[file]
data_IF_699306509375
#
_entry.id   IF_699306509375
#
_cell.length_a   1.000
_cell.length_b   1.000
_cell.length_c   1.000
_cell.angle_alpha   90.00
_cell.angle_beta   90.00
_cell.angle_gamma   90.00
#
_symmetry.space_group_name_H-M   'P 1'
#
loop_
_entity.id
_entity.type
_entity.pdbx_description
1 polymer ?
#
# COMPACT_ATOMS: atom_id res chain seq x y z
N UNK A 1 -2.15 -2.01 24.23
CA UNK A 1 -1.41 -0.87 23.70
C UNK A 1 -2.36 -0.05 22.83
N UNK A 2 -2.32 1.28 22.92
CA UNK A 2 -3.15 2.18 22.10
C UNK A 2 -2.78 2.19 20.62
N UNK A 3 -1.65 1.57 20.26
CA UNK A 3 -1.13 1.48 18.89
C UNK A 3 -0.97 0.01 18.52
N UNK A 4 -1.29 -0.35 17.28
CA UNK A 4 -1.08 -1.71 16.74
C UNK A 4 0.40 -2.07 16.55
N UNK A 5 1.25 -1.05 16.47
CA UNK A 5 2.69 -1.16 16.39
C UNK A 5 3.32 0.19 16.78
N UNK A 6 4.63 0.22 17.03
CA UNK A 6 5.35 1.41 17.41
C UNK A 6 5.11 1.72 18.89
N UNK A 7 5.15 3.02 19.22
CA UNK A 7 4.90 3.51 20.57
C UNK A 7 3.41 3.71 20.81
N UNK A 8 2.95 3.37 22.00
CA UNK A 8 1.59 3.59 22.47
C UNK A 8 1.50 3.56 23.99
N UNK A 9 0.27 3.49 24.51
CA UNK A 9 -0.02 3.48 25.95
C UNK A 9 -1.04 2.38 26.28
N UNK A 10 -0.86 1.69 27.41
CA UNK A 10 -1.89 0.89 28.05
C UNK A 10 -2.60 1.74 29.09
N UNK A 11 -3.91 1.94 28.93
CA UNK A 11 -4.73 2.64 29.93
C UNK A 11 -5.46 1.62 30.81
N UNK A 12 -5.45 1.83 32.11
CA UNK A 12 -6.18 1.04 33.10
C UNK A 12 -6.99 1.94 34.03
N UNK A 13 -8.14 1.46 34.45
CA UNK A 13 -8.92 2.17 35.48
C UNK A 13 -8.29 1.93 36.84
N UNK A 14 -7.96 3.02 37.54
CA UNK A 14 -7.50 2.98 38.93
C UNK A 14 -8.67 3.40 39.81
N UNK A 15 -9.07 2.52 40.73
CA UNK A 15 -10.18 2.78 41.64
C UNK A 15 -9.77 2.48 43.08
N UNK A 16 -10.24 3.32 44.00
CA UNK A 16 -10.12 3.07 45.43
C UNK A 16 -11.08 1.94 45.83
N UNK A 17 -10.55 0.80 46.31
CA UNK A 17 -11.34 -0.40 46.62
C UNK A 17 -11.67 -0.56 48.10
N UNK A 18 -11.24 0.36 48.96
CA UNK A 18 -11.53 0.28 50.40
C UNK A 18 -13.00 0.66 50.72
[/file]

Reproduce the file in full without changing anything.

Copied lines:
data_IF_699306509375
#
_entry.id   IF_699306509375
#
_cell.length_a   1.000
_cell.length_b   1.000
_cell.length_c   1.000
_cell.angle_alpha   90.00
_cell.angle_beta   90.00
_cell.angle_gamma   90.00
#
_symmetry.space_group_name_H-M   'P 1'
#
loop_
_entity.id
_entity.type
_entity.pdbx_description
1 polymer ?
#
# COMPACT_ATOMS: atom_id res chain seq x y z
N UNK A 1 -2.15 -2.01 24.23
CA UNK A 1 -1.41 -0.87 23.70
C UNK A 1 -2.36 -0.05 22.83
N UNK A 2 -2.32 1.28 22.92
CA UNK A 2 -3.15 2.18 22.10
C UNK A 2 -2.78 2.19 20.62
N UNK A 3 -1.65 1.57 20.26
CA UNK A 3 -1.13 1.48 18.89
C UNK A 3 -0.97 0.01 18.52
N UNK A 4 -1.29 -0.35 17.28
CA UNK A 4 -1.08 -1.71 16.74
C UNK A 4 0.40 -2.07 16.55
N UNK A 5 1.25 -1.05 16.47
CA UNK A 5 2.69 -1.16 16.39
C UNK A 5 3.32 0.19 16.78
N UNK A 6 4.63 0.22 17.03
CA UNK A 6 5.35 1.41 17.41
C UNK A 6 5.11 1.72 18.89
N UNK A 7 5.15 3.02 19.22
CA UNK A 7 4.90 3.51 20.57
C UNK A 7 3.41 3.71 20.81
N UNK A 8 2.95 3.37 22.00
CA UNK A 8 1.59 3.59 22.47
C UNK A 8 1.50 3.56 23.99
N UNK A 9 0.27 3.49 24.51
CA UNK A 9 -0.02 3.48 25.95
C UNK A 9 -1.04 2.38 26.28
N UNK A 10 -0.86 1.69 27.41
CA UNK A 10 -1.89 0.89 28.05
C UNK A 10 -2.60 1.74 29.09
N UNK A 11 -3.91 1.94 28.93
CA UNK A 11 -4.73 2.64 29.93
C UNK A 11 -5.46 1.62 30.81
N UNK A 12 -5.45 1.83 32.11
CA UNK A 12 -6.18 1.04 33.10
C UNK A 12 -6.99 1.94 34.03
N UNK A 13 -8.14 1.46 34.45
CA UNK A 13 -8.92 2.17 35.48
C UNK A 13 -8.29 1.93 36.84
N UNK A 14 -7.96 3.02 37.54
CA UNK A 14 -7.50 2.98 38.93
C UNK A 14 -8.67 3.40 39.81
N UNK A 15 -9.07 2.52 40.73
CA UNK A 15 -10.18 2.78 41.64
C UNK A 15 -9.77 2.48 43.08
N UNK A 16 -10.24 3.32 44.00
CA UNK A 16 -10.12 3.07 45.43
C UNK A 16 -11.08 1.94 45.83
N UNK A 17 -10.55 0.80 46.31
CA UNK A 17 -11.34 -0.40 46.62
C UNK A 17 -11.67 -0.56 48.10
N UNK A 18 -11.24 0.36 48.96
CA UNK A 18 -11.53 0.28 50.40
C UNK A 18 -13.00 0.66 50.72